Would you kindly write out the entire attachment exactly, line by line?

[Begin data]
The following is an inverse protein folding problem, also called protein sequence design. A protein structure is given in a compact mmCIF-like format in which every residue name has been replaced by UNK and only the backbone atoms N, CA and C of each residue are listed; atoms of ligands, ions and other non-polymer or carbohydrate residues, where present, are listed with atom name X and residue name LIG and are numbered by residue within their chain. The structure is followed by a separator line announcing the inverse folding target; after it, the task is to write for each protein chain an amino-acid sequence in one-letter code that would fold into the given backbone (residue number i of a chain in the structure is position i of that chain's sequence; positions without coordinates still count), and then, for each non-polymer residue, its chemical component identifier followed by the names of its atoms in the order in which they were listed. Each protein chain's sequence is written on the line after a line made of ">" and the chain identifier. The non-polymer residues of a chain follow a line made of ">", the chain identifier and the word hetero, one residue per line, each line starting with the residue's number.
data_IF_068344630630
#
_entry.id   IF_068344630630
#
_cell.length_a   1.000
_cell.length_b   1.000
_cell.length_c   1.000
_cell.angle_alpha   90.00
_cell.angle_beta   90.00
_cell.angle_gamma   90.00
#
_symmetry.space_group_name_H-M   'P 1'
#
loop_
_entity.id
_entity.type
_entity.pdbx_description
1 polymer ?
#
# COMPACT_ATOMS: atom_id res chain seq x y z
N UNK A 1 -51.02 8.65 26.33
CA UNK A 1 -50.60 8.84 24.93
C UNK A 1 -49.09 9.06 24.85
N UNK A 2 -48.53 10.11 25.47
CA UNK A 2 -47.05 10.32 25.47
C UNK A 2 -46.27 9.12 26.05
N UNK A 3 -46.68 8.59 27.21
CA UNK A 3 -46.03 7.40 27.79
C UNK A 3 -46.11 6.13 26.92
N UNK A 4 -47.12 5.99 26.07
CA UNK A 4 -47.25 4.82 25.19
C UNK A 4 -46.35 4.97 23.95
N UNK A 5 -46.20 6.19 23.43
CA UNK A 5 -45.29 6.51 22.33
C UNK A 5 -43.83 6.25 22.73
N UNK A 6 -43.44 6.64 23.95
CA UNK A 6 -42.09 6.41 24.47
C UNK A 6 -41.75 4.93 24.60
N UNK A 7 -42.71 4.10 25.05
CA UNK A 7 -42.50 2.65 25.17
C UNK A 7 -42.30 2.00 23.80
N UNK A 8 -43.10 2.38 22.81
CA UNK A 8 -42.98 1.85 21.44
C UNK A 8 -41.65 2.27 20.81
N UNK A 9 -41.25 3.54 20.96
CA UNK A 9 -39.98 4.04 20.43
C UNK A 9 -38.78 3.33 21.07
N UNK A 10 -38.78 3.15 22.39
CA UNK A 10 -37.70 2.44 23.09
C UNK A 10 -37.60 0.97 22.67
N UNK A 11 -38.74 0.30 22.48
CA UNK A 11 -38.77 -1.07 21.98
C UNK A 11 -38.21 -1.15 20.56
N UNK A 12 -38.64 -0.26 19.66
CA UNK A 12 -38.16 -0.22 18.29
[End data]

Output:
The following is an inverse protein folding problem, also called protein sequence design. A protein structure is given in a compact mmCIF-like format in which every residue name has been replaced by UNK and only the backbone atoms N, CA and C of each residue are listed; atoms of ligands, ions and other non-polymer or carbohydrate residues, where present, are listed with atom name X and residue name LIG and are numbered by residue within their chain. The structure is followed by a separator line announcing the inverse folding target; after it, the task is to write for each protein chain an amino-acid sequence in one-letter code that would fold into the given backbone (residue number i of a chain in the structure is position i of that chain's sequence; positions without coordinates still count), and then, for each non-polymer residue, its chemical component identifier followed by the names of its atoms in the order in which they were listed. Each protein chain's sequence is written on the line after a line made of ">" and the chain identifier. The non-polymer residues of a chain follow a line made of ">", the chain identifier and the word hetero, one residue per line, each line starting with the residue's number.
data_IF_068344630630
#
_entry.id   IF_068344630630
#
_cell.length_a   1.000
_cell.length_b   1.000
_cell.length_c   1.000
_cell.angle_alpha   90.00
_cell.angle_beta   90.00
_cell.angle_gamma   90.00
#
_symmetry.space_group_name_H-M   'P 1'
#
loop_
_entity.id
_entity.type
_entity.pdbx_description
1 polymer ?
#
# COMPACT_ATOMS: atom_id res chain seq x y z
N UNK A 1 -51.02 8.65 26.33
CA UNK A 1 -50.60 8.84 24.93
C UNK A 1 -49.09 9.06 24.85
N UNK A 2 -48.53 10.11 25.47
CA UNK A 2 -47.05 10.32 25.47
C UNK A 2 -46.27 9.12 26.05
N UNK A 3 -46.68 8.59 27.21
CA UNK A 3 -46.03 7.40 27.79
C UNK A 3 -46.11 6.13 26.92
N UNK A 4 -47.12 5.99 26.07
CA UNK A 4 -47.25 4.82 25.19
C UNK A 4 -46.35 4.97 23.95
N UNK A 5 -46.20 6.19 23.43
CA UNK A 5 -45.29 6.51 22.33
C UNK A 5 -43.83 6.25 22.73
N UNK A 6 -43.44 6.64 23.95
CA UNK A 6 -42.09 6.41 24.47
C UNK A 6 -41.75 4.93 24.60
N UNK A 7 -42.71 4.10 25.05
CA UNK A 7 -42.50 2.65 25.17
C UNK A 7 -42.30 2.00 23.80
N UNK A 8 -43.10 2.38 22.81
CA UNK A 8 -42.98 1.85 21.44
C UNK A 8 -41.65 2.27 20.81
N UNK A 9 -41.25 3.54 20.96
CA UNK A 9 -39.98 4.04 20.43
C UNK A 9 -38.78 3.33 21.07
N UNK A 10 -38.78 3.15 22.39
CA UNK A 10 -37.70 2.44 23.09
C UNK A 10 -37.60 0.97 22.67
N UNK A 11 -38.74 0.30 22.48
CA UNK A 11 -38.77 -1.07 21.98
C UNK A 11 -38.21 -1.15 20.56
N UNK A 12 -38.64 -0.26 19.66
CA UNK A 12 -38.16 -0.22 18.29